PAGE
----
Garrus Vakarian from Mass Effect (Xbox 360; November 2007) made by BioWare of Edmonton, Alberta.
I’ve gotten a lot of requests for this character, about who I know not too much. My friend Shannon is very fond of him, and I’ve seen her play Mass Effect (which number, I cannot recall), but it looks kinda dull to me. My main takeaway is that dating is important and everyone hates the ending.
Sweet Tooth from Twisted Metal (Playstation; November, 1995) released by SingleTrac Entertainment Technologies, Inc. of Salt Lake City, Utah.
Today we learned that Mormons made Twisted Metal. I didn’t see that one coming.
Lee Everett and Clementine from The Walking Dead: Season One (Multiple systems; April, 2012), produced by Telltale Games of San Rafael, California.
What’s this? An update? I’m going to be showing off (and selling!) some of my artwork at the Vancouver Retro Gaming Expo so I figured I may as well do a few new pieces. This is a character I’ve gotten a lot of requests for. As usual, if you have a request, please give me a message or a tweet.
Crash and Aku Aku from Crash Bandicoot (Playstation; August, 1996), created by Naughty Dog of Santa Monica, California.
Years ago, when I was in elementary school, I remember doing a report on the bandicoot, a weird, rat-like mammal from Australia. I got the idea from some rhyming picture book teacher had read earlier. It was about a bunch of animals having a party, and there was some line about “even the bandicoot gave a hoot” and I was curious what that thing was.
The point is, I was very smug when Crash came out a few years later and I was already well ahead of the bandicoot curve.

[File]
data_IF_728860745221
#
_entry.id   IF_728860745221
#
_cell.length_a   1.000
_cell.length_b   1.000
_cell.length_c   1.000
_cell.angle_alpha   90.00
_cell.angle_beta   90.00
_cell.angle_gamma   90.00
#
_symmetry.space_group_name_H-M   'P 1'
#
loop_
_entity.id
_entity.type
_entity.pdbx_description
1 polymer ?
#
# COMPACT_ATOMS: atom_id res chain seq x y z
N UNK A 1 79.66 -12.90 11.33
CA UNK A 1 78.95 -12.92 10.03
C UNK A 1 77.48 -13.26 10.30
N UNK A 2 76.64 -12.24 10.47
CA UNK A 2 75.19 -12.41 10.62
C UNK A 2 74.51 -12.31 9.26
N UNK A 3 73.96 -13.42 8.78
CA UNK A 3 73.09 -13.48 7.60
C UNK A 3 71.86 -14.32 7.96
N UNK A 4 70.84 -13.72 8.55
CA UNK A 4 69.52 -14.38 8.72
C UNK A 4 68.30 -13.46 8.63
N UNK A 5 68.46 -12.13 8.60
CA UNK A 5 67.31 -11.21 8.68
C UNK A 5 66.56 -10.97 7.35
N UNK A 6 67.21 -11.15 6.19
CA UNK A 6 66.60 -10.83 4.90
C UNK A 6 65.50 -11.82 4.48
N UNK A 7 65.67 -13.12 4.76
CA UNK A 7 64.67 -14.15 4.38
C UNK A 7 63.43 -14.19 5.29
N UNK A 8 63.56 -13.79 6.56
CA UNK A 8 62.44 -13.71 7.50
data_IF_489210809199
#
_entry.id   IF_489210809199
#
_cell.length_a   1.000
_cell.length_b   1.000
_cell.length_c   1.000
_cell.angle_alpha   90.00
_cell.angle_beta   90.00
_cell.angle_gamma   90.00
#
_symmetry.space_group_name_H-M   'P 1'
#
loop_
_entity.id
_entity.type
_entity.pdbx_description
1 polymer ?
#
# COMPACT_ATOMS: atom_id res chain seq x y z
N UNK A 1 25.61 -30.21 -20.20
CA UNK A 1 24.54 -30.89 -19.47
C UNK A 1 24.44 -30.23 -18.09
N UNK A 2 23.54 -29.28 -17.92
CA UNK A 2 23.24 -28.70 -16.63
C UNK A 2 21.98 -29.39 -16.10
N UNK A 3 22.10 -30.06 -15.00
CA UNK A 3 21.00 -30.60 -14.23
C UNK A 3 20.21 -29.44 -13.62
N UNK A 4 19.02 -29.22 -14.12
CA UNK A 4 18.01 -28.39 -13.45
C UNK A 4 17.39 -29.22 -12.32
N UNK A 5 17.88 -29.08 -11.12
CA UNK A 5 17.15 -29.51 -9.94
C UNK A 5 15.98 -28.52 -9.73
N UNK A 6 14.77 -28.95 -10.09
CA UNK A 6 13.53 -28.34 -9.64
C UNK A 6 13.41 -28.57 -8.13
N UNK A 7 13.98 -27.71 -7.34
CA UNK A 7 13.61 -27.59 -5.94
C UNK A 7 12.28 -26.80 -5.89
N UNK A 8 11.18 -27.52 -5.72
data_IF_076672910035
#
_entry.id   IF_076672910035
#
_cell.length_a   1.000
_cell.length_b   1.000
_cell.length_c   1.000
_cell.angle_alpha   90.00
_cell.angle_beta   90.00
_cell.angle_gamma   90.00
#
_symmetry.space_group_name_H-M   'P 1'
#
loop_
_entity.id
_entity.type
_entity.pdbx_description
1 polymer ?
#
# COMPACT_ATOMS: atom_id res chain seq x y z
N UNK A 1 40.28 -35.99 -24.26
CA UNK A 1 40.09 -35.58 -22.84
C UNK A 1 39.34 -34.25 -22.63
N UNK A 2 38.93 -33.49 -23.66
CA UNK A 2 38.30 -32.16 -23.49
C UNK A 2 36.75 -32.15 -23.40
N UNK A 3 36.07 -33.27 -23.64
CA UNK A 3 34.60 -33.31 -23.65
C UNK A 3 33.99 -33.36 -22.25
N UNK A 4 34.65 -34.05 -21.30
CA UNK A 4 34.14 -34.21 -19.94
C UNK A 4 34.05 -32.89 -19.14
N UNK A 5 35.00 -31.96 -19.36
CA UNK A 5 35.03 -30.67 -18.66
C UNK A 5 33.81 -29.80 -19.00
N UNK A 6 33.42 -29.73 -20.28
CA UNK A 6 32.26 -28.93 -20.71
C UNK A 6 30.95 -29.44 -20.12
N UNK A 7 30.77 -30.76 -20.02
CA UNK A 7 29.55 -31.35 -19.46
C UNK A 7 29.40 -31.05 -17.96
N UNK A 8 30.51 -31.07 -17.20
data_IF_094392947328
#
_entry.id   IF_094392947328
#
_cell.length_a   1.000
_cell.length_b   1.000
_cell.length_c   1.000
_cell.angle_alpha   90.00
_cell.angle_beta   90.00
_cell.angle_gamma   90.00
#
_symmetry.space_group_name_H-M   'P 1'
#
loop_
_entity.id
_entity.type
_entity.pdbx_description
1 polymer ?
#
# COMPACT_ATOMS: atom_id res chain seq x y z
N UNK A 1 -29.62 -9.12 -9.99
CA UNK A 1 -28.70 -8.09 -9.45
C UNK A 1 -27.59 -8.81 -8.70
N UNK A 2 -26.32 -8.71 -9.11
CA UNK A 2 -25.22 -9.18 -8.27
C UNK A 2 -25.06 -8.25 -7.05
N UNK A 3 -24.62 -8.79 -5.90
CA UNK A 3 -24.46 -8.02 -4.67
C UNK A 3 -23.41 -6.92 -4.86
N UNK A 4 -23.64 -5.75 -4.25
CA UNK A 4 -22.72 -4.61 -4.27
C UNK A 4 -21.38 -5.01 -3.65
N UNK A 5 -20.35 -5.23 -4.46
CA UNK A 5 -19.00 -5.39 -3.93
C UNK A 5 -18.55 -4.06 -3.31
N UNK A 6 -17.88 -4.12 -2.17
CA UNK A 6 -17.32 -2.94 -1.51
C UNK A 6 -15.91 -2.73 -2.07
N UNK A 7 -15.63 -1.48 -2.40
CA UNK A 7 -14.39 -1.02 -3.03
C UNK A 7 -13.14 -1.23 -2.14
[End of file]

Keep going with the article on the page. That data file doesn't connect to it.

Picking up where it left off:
Sorry it’s been so long since the last update. I’ll try to get more into this.
28 Dec 2012 / 7 notes
Ralph from Wreck-It Ralph (Arcade; 1982) made by Walt Disney Studios of Burbank, California.
I saw this film last night, and quite enjoyed it. I don’t think it’s the best Disney film of all time by any means, but it’s a very sweet and charming film — much moreso, in fact, than I think many might expect, given how heavily the “geek” angle’s been hyped. It’s also not that much of a “video game movie” as such; I was actually surprised how much of the film’s aesthetic theme is actually based around candy, which I think is a lot more fun than just constant gamer in-jokes. We get enough of those as it is.
6 Nov 2012 / 9 notes
The bad guy from Donkey Kong Jr. (Arcade, 1982).
And thus concludes my attempt to draw 31 Nintendo-brand bad guys for the entire month of October. I got quite ill at one point, and a bit lazy on another, so I didn’t quite make it — but it was still a lot of fun trying.
I’m gonna return Play American back to its American roots now. If you’re still craving more Nintendo monsters, however, be sure to check out my pal Mark’s amazing Nintober blog. He managed to do the full 31, unlike some people.
31 Oct 2012 / 3 notes
Nintendo-brand Halloween spooky fun time bestiary #26
Tempura Wizard from Kid Icarus: Uprising (3DS; March, 2012)
30 Oct 2012 / 6 notes
Nintendo-brand Halloween spooky fun time bestiary #25
Segmented Crawbster from Pikmin 2 (Game Cube; August, 2004).
29 Oct 2012 / 1 note
Nintendo-brand Halloween spooky fun time bestiary #24
Pionpi from Super Mario Land (Game Boy; August, 1989)
29 Oct 2012 / 2 notes
Nintendo-brand Halloween spooky fun time bestiary #23
Shadow Link from Zelda II: The Adventure of Link (NES; December, 1988).
29 Oct 2012 / 1 note